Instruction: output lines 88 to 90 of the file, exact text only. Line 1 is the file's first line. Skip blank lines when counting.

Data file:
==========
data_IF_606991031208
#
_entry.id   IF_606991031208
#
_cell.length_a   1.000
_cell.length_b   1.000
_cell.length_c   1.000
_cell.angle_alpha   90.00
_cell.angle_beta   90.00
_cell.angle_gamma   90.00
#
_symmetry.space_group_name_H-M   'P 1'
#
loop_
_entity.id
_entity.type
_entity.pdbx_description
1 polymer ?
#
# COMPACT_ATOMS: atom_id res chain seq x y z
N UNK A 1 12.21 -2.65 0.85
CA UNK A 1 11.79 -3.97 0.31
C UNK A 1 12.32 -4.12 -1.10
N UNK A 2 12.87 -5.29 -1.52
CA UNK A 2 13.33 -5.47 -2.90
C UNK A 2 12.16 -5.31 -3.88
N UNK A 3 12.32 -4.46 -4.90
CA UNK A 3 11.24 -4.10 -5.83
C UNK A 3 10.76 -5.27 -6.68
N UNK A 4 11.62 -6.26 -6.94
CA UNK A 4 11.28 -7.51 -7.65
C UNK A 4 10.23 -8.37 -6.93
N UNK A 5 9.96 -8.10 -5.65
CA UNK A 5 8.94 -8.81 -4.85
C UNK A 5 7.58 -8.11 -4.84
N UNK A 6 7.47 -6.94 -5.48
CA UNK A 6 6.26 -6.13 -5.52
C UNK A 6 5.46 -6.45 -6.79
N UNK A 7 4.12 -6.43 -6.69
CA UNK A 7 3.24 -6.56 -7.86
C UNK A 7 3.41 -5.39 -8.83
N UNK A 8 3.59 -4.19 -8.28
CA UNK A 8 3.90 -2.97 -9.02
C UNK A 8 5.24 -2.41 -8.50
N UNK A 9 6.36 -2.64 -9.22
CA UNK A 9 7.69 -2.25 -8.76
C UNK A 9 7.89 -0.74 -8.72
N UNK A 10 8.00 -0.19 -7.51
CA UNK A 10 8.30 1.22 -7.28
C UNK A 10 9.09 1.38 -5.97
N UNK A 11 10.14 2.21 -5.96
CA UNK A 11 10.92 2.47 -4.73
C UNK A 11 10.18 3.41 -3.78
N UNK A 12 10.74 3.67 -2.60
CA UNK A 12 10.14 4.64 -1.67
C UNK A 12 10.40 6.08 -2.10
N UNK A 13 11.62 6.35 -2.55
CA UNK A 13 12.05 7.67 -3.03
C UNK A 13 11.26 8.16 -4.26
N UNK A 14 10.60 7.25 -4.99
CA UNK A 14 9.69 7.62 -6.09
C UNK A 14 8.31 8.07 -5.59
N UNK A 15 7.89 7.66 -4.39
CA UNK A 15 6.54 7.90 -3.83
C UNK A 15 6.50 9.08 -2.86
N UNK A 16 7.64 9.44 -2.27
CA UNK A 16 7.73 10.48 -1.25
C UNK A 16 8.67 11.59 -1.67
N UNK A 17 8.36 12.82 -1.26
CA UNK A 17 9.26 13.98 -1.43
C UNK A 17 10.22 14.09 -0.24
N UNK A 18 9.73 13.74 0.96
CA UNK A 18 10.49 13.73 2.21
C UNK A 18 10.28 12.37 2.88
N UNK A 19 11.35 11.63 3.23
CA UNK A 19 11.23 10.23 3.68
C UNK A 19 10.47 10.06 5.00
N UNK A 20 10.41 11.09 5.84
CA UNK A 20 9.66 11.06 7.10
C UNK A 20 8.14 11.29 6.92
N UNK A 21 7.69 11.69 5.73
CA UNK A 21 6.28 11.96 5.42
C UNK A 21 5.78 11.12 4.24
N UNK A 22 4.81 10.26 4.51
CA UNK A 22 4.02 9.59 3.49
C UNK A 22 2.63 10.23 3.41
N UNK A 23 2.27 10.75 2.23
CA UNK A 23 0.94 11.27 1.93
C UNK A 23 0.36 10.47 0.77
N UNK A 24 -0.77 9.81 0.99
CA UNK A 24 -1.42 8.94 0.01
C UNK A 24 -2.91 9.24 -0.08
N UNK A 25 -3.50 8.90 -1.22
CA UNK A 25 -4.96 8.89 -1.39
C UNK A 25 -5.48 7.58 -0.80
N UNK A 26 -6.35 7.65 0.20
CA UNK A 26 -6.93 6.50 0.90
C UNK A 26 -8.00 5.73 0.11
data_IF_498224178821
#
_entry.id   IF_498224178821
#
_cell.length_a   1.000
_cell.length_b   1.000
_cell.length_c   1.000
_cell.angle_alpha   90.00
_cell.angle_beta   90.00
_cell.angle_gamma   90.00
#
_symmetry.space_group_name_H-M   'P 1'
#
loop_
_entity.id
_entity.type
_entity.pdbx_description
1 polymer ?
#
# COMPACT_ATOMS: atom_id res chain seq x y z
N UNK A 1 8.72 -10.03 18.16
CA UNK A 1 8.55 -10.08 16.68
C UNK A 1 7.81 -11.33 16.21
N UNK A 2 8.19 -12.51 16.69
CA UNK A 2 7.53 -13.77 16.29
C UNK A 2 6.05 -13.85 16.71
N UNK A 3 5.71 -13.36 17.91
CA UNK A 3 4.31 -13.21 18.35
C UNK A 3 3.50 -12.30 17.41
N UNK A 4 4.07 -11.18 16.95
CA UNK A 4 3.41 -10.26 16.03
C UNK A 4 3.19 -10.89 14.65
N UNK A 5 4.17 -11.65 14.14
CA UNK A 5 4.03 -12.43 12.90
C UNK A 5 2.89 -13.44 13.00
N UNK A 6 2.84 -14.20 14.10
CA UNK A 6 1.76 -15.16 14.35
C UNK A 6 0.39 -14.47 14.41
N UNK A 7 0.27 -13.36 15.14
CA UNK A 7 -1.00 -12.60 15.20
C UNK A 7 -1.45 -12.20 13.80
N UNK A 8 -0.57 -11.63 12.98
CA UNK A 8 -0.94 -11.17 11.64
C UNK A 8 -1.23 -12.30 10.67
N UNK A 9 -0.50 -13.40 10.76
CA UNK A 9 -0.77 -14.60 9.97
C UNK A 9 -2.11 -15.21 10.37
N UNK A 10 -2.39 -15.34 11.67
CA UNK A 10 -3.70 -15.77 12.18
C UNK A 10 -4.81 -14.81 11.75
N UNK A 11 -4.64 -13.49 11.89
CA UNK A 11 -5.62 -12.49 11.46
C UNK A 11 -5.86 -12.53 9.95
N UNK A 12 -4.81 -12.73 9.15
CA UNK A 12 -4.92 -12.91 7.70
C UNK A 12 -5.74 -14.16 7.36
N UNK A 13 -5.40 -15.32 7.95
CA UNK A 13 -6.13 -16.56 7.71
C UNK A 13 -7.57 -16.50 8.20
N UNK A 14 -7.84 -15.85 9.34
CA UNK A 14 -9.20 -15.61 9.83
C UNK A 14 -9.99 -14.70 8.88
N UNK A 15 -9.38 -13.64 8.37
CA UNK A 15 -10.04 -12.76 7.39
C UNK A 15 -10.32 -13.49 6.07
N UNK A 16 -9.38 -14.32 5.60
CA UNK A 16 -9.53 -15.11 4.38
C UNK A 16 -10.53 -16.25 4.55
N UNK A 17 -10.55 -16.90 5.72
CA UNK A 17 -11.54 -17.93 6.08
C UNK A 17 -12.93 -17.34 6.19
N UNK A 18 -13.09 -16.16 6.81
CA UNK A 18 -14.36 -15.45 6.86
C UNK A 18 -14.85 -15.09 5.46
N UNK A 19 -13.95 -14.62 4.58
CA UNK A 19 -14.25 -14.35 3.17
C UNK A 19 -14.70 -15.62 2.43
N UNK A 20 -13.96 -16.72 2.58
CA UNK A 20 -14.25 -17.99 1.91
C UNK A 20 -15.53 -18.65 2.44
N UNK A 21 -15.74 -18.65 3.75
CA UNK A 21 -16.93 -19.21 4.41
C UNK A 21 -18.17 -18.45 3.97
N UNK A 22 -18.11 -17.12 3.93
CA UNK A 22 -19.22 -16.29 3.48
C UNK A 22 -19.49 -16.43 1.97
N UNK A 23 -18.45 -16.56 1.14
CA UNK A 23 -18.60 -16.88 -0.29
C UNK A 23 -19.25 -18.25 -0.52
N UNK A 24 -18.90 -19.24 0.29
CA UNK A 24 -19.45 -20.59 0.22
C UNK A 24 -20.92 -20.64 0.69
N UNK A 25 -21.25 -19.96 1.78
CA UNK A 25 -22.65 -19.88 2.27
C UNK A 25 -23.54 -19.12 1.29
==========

CA UNK A 23 0.94 11.27 1.93
C UNK A 23 0.36 10.47 0.77
N UNK A 24 -0.77 9.81 0.99